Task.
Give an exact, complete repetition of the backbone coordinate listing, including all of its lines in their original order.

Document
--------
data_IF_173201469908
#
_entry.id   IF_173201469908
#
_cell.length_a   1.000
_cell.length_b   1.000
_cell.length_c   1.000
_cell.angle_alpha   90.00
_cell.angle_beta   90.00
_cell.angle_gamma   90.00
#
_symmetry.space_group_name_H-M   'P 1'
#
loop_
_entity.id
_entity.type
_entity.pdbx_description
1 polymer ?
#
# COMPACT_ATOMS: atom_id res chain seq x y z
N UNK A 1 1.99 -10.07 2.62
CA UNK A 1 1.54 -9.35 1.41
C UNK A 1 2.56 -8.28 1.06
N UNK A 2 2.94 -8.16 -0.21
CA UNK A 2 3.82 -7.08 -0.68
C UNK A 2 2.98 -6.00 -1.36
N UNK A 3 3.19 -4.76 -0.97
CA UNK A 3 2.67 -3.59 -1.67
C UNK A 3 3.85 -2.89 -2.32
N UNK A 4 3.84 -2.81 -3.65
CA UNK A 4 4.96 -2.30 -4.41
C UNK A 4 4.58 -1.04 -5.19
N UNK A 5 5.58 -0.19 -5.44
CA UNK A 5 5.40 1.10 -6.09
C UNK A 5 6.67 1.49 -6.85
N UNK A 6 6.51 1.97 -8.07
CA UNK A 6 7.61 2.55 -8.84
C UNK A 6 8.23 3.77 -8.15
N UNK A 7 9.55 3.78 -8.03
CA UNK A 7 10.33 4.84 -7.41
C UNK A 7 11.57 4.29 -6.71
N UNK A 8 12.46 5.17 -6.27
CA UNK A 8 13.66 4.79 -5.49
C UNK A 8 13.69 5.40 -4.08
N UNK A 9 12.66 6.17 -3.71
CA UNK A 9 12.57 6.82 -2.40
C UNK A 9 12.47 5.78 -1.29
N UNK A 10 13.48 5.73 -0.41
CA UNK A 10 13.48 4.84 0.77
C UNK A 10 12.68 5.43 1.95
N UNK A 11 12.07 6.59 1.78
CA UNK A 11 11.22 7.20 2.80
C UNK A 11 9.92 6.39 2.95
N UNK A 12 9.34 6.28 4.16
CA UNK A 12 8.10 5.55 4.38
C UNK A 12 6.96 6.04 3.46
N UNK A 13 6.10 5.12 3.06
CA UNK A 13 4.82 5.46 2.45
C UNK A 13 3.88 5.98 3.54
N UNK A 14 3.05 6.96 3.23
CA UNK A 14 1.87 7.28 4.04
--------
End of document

data_IF_173201469908
#
_entry.id   IF_173201469908
#
_cell.length_a   1.000
_cell.length_b   1.000
_cell.length_c   1.000
_cell.angle_alpha   90.00
_cell.angle_beta   90.00
_cell.angle_gamma   90.00
#
_symmetry.space_group_name_H-M   'P 1'
#
loop_
_entity.id
_entity.type
_entity.pdbx_description
1 polymer ?
#
# COMPACT_ATOMS: atom_id res chain seq x y z
N UNK A 1 1.99 -10.07 2.62
CA UNK A 1 1.54 -9.35 1.41
C UNK A 1 2.56 -8.28 1.06
N UNK A 2 2.94 -8.16 -0.21
CA UNK A 2 3.82 -7.08 -0.68
C UNK A 2 2.98 -6.00 -1.36
N UNK A 3 3.19 -4.76 -0.97
CA UNK A 3 2.67 -3.59 -1.67
C UNK A 3 3.85 -2.89 -2.32
N UNK A 4 3.84 -2.81 -3.65
CA UNK A 4 4.96 -2.30 -4.41
C UNK A 4 4.58 -1.04 -5.19
N UNK A 5 5.58 -0.19 -5.44
CA UNK A 5 5.40 1.10 -6.09
C UNK A 5 6.67 1.49 -6.85
N UNK A 6 6.51 1.97 -8.07
CA UNK A 6 7.61 2.55 -8.84
C UNK A 6 8.23 3.77 -8.15
N UNK A 7 9.55 3.78 -8.03
CA UNK A 7 10.33 4.84 -7.41
C UNK A 7 11.57 4.29 -6.71
N UNK A 8 12.46 5.17 -6.27
CA UNK A 8 13.66 4.79 -5.49
C UNK A 8 13.69 5.40 -4.08
N UNK A 9 12.66 6.17 -3.71
CA UNK A 9 12.57 6.82 -2.40
C UNK A 9 12.47 5.78 -1.29
N UNK A 10 13.48 5.73 -0.41
CA UNK A 10 13.48 4.84 0.77
C UNK A 10 12.68 5.43 1.95
N UNK A 11 12.07 6.59 1.78
CA UNK A 11 11.22 7.20 2.80
C UNK A 11 9.92 6.39 2.95
N UNK A 12 9.34 6.28 4.16
CA UNK A 12 8.10 5.55 4.38
C UNK A 12 6.96 6.04 3.46
N UNK A 13 6.10 5.12 3.06
CA UNK A 13 4.82 5.46 2.45
C UNK A 13 3.88 5.98 3.54
N UNK A 14 3.05 6.96 3.23
CA UNK A 14 1.87 7.28 4.04